The action takes place over one Thanksgiving day with lots of flashbacks. There hasn't been a family like the Olsons since Zoe Heller's The Believers - with a dollop of the movie Pieces of April blended in. This family DEFINES dysfunction.
Gavin, the father, is a Vietnam vet whose career went wildly off track because of the anti-war sentiment when he returned. His wife Eleanor is a Wellesley graduate who traded in ambitions for an apron and a cookbook. Douglas, their older son, cashed in on the real estate boom - making him more successful than his old man ever was - and is now suffering the effects of the crash. His wife Denise - a one-time poor girl who has become enamored of the money - is less than enchanted with him. Ginny, the academic daughter, is emotionally closed-off and has recently adopted a 7-year-old Indian daughter, Priya,
Add to that two 17-year-olds from the housing projects - Kijo and Spider - who have a personal grudge against Douglas and break-in and enter his home while they're temporarily away - and you have the makings of a potentially tragic situation.
The author, Jennifer Venderbes, has a clear understanding of the human condition. Her dialogue is crisp, compelling, and pithy. There are little gems throughout this book. For instance: "Men didn't have heroes, they STUDIED heroes, as though greatness and masculinity could be transmitted through reading, as though knowing the lyrics to every Mick Jagger song...got them one step closer to playing Madison Square Garden. A woman, at most, would dress like the woman she admired..."
There is much about the emasculation of the American warrior (Ginny is writing a paper on it), and how Vietnam was directly responsible for this phenomenon; this emasculation will show up time and time again. There is much about eminent domain and how it plays out in the real world, particularly with race relationships. There is much about how we - as Americans - have lost our sense of values and have substituted it with worship of money and status.
But the book is never preachy or never pedantic. It's filled with smart conversation, convincing characters, compassion and insights. Portions will make you laugh with recognition, other portions will break your heart. In a way, this is a portrait of the "every family." You won't soon forget the Olsons or the world that Jennifer Venderbes has so expertly created.
7 of 7 people found the following review helpful
American mythologizing of Thanksgiving is still perpetuated--the idea of goodwill between Indigenous Americans and European "pilgrims" and the lie that America was founded on cooperation and integrity rather than eminent domain and genocide. The myth of the first Thanksgiving shapes and parallels the thematic core of Vanderbes' new novel, a scathing, biting, and bitterly droll portrait of a suburban family that takes place on Thanksgiving 2007. It is no coincidence that Stamford Connecticut, the site of the massacre against hundreds of Pequots by Puritans (and the cause for the second Thanksgiving celebration), is the story's site of greedy real estate expansion and criminal expropriation under the deception of eminent domain and public safety.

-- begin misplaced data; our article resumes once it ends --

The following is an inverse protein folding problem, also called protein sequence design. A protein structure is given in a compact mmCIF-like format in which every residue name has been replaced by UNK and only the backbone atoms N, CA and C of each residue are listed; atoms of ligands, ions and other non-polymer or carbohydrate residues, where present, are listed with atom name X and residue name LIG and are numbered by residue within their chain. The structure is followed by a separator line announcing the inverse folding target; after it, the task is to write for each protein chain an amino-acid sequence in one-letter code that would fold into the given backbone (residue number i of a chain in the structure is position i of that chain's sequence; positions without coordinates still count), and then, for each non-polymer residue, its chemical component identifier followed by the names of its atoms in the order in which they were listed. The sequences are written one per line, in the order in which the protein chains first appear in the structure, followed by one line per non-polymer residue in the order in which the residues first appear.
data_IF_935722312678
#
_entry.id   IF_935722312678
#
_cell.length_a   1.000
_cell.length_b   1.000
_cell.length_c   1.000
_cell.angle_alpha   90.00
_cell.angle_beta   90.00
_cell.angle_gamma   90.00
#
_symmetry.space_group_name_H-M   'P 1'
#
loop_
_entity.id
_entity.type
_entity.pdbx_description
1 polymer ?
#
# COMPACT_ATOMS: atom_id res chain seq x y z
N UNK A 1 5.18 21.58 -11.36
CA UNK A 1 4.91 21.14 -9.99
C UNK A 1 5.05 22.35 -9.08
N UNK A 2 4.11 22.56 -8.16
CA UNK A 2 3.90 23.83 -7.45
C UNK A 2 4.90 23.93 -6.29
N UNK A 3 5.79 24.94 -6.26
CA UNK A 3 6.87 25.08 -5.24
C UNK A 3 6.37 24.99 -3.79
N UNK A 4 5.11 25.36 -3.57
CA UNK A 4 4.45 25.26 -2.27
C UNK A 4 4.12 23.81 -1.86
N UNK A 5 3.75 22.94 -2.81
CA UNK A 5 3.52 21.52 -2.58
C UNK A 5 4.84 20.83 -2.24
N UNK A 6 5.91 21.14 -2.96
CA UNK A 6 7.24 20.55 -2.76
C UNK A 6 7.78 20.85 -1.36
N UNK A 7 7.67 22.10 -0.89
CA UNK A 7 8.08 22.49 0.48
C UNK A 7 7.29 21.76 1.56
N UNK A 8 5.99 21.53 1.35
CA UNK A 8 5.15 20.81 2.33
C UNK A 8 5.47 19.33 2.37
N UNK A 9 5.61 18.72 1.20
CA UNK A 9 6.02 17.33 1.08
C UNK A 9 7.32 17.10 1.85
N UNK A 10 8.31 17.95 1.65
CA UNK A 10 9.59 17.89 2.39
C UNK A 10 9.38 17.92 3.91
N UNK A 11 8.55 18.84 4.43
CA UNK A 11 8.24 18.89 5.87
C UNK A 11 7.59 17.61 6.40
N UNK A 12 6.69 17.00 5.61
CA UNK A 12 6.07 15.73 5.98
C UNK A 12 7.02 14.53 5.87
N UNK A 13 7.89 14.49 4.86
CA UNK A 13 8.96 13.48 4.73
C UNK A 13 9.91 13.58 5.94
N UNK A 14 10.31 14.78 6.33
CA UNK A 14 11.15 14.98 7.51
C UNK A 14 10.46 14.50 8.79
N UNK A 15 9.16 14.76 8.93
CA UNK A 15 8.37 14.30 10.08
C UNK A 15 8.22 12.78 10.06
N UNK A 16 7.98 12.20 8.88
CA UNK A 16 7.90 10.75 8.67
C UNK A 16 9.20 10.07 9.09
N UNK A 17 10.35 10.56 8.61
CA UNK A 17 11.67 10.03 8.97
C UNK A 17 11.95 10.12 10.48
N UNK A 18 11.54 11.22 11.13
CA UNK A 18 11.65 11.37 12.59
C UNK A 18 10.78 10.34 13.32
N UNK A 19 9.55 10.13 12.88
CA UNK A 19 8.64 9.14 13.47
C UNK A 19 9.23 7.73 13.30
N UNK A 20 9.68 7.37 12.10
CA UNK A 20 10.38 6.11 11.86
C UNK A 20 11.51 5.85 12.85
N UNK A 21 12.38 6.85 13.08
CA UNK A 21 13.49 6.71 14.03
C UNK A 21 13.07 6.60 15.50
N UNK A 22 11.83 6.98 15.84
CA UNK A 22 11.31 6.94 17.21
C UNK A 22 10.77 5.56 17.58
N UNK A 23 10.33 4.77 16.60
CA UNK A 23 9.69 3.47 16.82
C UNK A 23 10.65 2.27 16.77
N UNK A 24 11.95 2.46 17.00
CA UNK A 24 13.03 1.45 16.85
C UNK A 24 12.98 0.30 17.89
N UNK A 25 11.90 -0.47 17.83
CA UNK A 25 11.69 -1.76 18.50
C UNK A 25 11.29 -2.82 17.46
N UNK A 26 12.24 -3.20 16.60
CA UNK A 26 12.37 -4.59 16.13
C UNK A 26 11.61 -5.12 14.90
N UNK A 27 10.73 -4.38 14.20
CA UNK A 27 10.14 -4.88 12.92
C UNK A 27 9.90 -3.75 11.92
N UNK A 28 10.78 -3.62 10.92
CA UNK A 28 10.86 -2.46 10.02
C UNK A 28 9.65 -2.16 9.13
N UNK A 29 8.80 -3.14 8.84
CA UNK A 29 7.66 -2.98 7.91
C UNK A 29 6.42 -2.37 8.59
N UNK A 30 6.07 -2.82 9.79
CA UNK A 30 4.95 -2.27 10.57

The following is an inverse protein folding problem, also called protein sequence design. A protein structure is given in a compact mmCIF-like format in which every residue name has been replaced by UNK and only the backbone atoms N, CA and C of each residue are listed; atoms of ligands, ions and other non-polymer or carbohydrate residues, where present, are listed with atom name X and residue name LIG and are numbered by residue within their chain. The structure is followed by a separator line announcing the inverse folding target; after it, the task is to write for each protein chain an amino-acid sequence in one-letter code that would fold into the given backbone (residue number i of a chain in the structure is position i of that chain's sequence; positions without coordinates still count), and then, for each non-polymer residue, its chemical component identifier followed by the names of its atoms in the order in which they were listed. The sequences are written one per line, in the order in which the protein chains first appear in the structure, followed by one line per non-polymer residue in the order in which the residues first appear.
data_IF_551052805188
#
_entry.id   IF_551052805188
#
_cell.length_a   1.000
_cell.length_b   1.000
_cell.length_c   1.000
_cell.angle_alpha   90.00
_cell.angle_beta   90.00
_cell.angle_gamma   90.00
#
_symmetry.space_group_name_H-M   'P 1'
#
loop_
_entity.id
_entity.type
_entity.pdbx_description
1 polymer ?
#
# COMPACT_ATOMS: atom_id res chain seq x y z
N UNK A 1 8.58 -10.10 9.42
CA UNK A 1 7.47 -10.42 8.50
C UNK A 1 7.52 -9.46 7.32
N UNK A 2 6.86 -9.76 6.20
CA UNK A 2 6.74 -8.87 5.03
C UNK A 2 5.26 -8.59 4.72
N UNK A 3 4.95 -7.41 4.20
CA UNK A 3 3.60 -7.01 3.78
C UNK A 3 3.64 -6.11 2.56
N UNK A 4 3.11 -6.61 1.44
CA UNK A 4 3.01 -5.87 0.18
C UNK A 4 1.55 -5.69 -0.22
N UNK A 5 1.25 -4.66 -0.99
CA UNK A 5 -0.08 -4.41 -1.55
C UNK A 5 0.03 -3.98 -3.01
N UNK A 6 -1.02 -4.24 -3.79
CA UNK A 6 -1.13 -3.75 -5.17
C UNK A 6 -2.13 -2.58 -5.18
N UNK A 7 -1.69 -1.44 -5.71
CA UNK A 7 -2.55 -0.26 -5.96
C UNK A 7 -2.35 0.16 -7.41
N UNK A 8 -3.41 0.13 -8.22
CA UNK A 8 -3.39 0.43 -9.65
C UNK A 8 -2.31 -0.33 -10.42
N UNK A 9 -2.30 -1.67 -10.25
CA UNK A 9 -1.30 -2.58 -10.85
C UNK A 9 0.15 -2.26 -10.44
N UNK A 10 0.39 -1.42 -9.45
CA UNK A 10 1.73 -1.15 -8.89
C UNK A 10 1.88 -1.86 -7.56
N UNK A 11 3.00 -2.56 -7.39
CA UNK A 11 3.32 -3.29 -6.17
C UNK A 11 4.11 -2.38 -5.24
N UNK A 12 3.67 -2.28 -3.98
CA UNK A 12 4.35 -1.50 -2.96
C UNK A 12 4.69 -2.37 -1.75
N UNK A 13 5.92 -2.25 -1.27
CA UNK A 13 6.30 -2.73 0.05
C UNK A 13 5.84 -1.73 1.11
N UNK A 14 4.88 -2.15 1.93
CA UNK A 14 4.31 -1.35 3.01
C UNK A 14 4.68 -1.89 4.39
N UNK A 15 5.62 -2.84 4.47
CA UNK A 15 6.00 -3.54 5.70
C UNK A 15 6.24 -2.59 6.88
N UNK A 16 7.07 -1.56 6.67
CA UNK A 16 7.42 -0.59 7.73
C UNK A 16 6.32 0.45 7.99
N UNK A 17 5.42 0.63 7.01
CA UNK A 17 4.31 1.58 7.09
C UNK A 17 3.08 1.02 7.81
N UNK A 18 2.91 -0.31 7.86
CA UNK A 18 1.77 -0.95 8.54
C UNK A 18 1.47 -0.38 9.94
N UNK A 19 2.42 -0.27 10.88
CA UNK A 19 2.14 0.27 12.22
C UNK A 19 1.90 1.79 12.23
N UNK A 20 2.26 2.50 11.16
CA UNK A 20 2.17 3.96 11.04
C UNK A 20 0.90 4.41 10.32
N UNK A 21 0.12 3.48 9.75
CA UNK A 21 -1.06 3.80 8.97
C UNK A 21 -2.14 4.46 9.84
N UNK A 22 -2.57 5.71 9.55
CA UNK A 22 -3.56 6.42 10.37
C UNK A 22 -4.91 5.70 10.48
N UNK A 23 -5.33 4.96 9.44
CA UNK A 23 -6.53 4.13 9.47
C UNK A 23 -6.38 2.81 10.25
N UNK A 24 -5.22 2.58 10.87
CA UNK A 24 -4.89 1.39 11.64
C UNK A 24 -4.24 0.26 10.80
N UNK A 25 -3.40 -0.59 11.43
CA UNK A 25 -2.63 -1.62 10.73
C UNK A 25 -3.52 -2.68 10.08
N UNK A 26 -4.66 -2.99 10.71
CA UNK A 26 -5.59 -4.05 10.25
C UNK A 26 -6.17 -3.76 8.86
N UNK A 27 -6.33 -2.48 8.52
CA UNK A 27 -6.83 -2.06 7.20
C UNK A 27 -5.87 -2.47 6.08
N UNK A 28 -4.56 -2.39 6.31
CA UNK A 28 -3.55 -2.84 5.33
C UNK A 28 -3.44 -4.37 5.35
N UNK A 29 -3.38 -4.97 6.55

On the one hand, this story of the Olsens can be read as a novel of a modern-day dysfunctional family in America. This includes a Yale graduate turned Vietnam vet (Gavin); Gavin's Wellesley grad wife, Eleanor, who spent her entire adult years as a housewife; their leftist academic daughter, Ginny, who majored in the history of the American family and who, as a single mother, adopted a mute, seven-year-old orphan from India; their son, Douglas, a real-estate entrepreneur on the verge of bankruptcy due to the subprime crash; and Douglas's wife, Denise, who escaped her blue-collar roots in Pittsburgh and desires a comfortable, upper-middle class comfort zone for them and their three children.
On the other hand, Vanderbes probes beneath the family itself and mines deep into the myths that underlie and underscore the American dream, as well as taking on issues of race, class, and the basis of war and the male warrior mentality.
The novel could be said to be a pastiche of Wharton, Franzen, Updike, Roth, Bellow, and other prolific writers of social criticism and the nuclear family. But Vanderbes puts her own thumbprint on this tragedy, especially with her creation of Eleanor Olsen. Eleanor is a shattering composite of strength and fragility, a fiercely loyal and upright wife and mother who is also a sad and fractured soul. There is a private moment between her and Gavin that centers on a singular opportunity for Eleanor to write professionally. It is so penetrating and heart-stopping that I had to put down the book and weep. Moreover, her palpable sense of exile throughout the story just blew me away.
"Her friend...noticed the same thing: this menopausal cloak of invisibility. They were a forsaken demographic...Still, she sometimes wished she had known that a time would come when the world would quietly brush her under the rug, suggest she kindly step out of its way."